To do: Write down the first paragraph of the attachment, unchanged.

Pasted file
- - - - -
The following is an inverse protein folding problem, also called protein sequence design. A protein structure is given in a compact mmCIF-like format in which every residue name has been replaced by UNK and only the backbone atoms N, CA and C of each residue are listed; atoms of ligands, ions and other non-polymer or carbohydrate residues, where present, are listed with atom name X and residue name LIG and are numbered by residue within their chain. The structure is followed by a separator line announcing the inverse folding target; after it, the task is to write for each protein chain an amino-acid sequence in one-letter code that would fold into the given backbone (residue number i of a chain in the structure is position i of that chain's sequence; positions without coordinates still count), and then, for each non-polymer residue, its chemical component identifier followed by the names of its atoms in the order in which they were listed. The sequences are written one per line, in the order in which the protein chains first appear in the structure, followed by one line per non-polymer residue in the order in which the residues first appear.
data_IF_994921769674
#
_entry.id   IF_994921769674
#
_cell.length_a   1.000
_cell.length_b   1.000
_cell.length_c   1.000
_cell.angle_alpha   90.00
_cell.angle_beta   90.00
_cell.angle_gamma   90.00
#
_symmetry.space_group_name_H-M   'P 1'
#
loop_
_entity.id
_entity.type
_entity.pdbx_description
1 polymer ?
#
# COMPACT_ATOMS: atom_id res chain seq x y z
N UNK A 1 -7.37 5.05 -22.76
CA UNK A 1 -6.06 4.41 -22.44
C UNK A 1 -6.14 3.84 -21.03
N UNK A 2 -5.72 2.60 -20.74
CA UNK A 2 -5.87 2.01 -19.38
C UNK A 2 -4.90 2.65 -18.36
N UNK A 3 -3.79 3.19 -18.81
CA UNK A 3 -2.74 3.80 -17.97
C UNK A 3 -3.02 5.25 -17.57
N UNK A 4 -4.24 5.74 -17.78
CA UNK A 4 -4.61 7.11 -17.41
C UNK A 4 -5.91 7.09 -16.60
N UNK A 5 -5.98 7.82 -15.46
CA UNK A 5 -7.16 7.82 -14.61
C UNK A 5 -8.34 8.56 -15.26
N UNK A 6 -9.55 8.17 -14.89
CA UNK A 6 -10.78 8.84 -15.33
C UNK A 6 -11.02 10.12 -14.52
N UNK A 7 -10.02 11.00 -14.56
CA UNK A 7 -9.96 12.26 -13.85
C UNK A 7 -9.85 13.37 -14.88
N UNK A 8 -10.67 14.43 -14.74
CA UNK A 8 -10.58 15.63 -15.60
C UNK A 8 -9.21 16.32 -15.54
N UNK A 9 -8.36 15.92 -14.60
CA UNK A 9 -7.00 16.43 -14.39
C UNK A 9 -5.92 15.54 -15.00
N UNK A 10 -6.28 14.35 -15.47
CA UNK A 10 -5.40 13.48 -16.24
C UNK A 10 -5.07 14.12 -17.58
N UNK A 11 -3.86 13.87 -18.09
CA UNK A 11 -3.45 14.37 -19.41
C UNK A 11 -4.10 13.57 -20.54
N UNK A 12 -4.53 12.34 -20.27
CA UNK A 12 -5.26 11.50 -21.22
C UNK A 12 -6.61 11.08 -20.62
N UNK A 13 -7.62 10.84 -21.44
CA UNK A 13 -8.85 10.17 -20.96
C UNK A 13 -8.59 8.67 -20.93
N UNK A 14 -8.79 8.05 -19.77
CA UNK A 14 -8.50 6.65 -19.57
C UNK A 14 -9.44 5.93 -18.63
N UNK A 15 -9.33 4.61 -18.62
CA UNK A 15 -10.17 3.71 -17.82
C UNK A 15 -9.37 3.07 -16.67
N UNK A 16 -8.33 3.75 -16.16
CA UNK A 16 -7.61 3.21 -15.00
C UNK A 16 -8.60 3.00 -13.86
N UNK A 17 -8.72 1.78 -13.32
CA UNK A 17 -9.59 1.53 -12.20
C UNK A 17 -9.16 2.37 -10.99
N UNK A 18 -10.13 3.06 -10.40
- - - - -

The following is an inverse protein folding problem, also called protein sequence design. A protein structure is given in a compact mmCIF-like format in which every residue name has been replaced by UNK and only the backbone atoms N, CA and C of each residue are listed; atoms of ligands, ions and other non-polymer or carbohydrate residues, where present, are listed with atom name X and residue name LIG and are numbered by residue within their chain. The structure is followed by a separator line announcing the inverse folding target; after it, the task is to write for each protein chain an amino-acid sequence in one-letter code that would fold into the given backbone (residue number i of a chain in the structure is position i of that chain's sequence; positions without coordinates still count), and then, for each non-polymer residue, its chemical component identifier followed by the names of its atoms in the order in which they were listed. The sequences are written one per line, in the order in which the protein chains first appear in the structure, followed by one line per non-polymer residue in the order in which the residues first appear.